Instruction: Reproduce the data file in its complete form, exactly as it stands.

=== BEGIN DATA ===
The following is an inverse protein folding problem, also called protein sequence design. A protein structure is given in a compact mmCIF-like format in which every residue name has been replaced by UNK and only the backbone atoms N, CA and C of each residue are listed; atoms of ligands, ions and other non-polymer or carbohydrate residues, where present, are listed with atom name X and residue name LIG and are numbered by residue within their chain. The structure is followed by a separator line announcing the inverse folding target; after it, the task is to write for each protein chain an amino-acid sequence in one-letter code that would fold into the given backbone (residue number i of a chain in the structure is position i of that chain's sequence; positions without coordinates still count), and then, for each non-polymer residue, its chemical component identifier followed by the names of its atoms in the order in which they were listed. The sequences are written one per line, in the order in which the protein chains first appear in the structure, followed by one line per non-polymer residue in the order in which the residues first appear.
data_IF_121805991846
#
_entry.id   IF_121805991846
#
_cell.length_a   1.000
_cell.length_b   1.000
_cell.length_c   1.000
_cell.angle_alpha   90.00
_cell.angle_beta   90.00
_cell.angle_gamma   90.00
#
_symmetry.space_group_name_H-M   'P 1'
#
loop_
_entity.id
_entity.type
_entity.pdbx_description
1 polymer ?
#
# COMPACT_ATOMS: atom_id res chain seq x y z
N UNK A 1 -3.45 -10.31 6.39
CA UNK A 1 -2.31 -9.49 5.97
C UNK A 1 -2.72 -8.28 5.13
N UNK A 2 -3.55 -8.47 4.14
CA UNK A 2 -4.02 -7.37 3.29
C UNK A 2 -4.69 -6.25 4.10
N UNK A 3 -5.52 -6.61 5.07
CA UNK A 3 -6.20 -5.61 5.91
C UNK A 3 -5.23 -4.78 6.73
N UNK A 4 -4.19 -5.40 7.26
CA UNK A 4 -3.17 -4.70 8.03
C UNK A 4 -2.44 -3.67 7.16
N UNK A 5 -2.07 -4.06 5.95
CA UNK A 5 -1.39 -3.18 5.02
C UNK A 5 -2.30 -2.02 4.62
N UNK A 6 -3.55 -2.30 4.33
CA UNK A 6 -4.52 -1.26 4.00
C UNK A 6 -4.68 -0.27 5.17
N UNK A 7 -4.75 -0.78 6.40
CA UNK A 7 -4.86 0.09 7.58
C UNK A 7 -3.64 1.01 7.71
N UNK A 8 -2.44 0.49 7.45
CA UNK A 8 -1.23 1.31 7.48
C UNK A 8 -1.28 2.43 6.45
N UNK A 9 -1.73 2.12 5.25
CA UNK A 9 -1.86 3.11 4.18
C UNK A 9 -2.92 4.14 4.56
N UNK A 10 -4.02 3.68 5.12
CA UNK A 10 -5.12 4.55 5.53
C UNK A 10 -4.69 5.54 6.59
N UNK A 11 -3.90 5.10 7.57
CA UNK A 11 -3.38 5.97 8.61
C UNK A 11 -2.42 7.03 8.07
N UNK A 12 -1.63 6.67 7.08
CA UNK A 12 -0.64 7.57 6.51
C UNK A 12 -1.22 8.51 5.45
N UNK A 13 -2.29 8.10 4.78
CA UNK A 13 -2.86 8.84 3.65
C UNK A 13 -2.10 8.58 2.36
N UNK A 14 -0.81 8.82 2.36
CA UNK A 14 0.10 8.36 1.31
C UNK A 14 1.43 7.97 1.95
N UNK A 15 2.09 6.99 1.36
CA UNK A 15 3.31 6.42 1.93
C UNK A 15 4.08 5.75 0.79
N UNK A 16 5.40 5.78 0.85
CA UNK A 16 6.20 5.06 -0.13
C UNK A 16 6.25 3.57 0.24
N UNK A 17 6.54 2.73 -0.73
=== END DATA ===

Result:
The following is an inverse protein folding problem, also called protein sequence design. A protein structure is given in a compact mmCIF-like format in which every residue name has been replaced by UNK and only the backbone atoms N, CA and C of each residue are listed; atoms of ligands, ions and other non-polymer or carbohydrate residues, where present, are listed with atom name X and residue name LIG and are numbered by residue within their chain. The structure is followed by a separator line announcing the inverse folding target; after it, the task is to write for each protein chain an amino-acid sequence in one-letter code that would fold into the given backbone (residue number i of a chain in the structure is position i of that chain's sequence; positions without coordinates still count), and then, for each non-polymer residue, its chemical component identifier followed by the names of its atoms in the order in which they were listed. The sequences are written one per line, in the order in which the protein chains first appear in the structure, followed by one line per non-polymer residue in the order in which the residues first appear.
data_IF_121805991846
#
_entry.id   IF_121805991846
#
_cell.length_a   1.000
_cell.length_b   1.000
_cell.length_c   1.000
_cell.angle_alpha   90.00
_cell.angle_beta   90.00
_cell.angle_gamma   90.00
#
_symmetry.space_group_name_H-M   'P 1'
#
loop_
_entity.id
_entity.type
_entity.pdbx_description
1 polymer ?
#
# COMPACT_ATOMS: atom_id res chain seq x y z
N UNK A 1 -3.45 -10.31 6.39
CA UNK A 1 -2.31 -9.49 5.97
C UNK A 1 -2.72 -8.28 5.13
N UNK A 2 -3.55 -8.47 4.14
CA UNK A 2 -4.02 -7.37 3.29
C UNK A 2 -4.69 -6.25 4.10
N UNK A 3 -5.52 -6.61 5.07
CA UNK A 3 -6.20 -5.61 5.91
C UNK A 3 -5.23 -4.78 6.73
N UNK A 4 -4.19 -5.40 7.26
CA UNK A 4 -3.17 -4.70 8.03
C UNK A 4 -2.44 -3.67 7.16
N UNK A 5 -2.07 -4.06 5.95
CA UNK A 5 -1.39 -3.18 5.02
C UNK A 5 -2.30 -2.02 4.62
N UNK A 6 -3.55 -2.30 4.33
CA UNK A 6 -4.52 -1.26 4.00
C UNK A 6 -4.68 -0.27 5.17
N UNK A 7 -4.75 -0.78 6.40
CA UNK A 7 -4.86 0.09 7.58
C UNK A 7 -3.64 1.01 7.71
N UNK A 8 -2.44 0.49 7.45
CA UNK A 8 -1.23 1.31 7.48
C UNK A 8 -1.28 2.43 6.45
N UNK A 9 -1.73 2.12 5.25
CA UNK A 9 -1.86 3.11 4.18
C UNK A 9 -2.92 4.14 4.56
N UNK A 10 -4.02 3.68 5.12
CA UNK A 10 -5.12 4.55 5.53
C UNK A 10 -4.69 5.54 6.59
N UNK A 11 -3.90 5.10 7.57
CA UNK A 11 -3.38 5.97 8.61
C UNK A 11 -2.42 7.03 8.07
N UNK A 12 -1.63 6.67 7.08
CA UNK A 12 -0.64 7.57 6.51
C UNK A 12 -1.22 8.51 5.45
N UNK A 13 -2.29 8.10 4.78
CA UNK A 13 -2.86 8.84 3.65
C UNK A 13 -2.10 8.58 2.36
N UNK A 14 -0.81 8.82 2.36
CA UNK A 14 0.10 8.36 1.31
C UNK A 14 1.43 7.97 1.95
N UNK A 15 2.09 6.99 1.36
CA UNK A 15 3.31 6.42 1.93
C UNK A 15 4.08 5.75 0.79
N UNK A 16 5.40 5.78 0.85
CA UNK A 16 6.20 5.06 -0.13
C UNK A 16 6.25 3.57 0.24
N UNK A 17 6.54 2.73 -0.73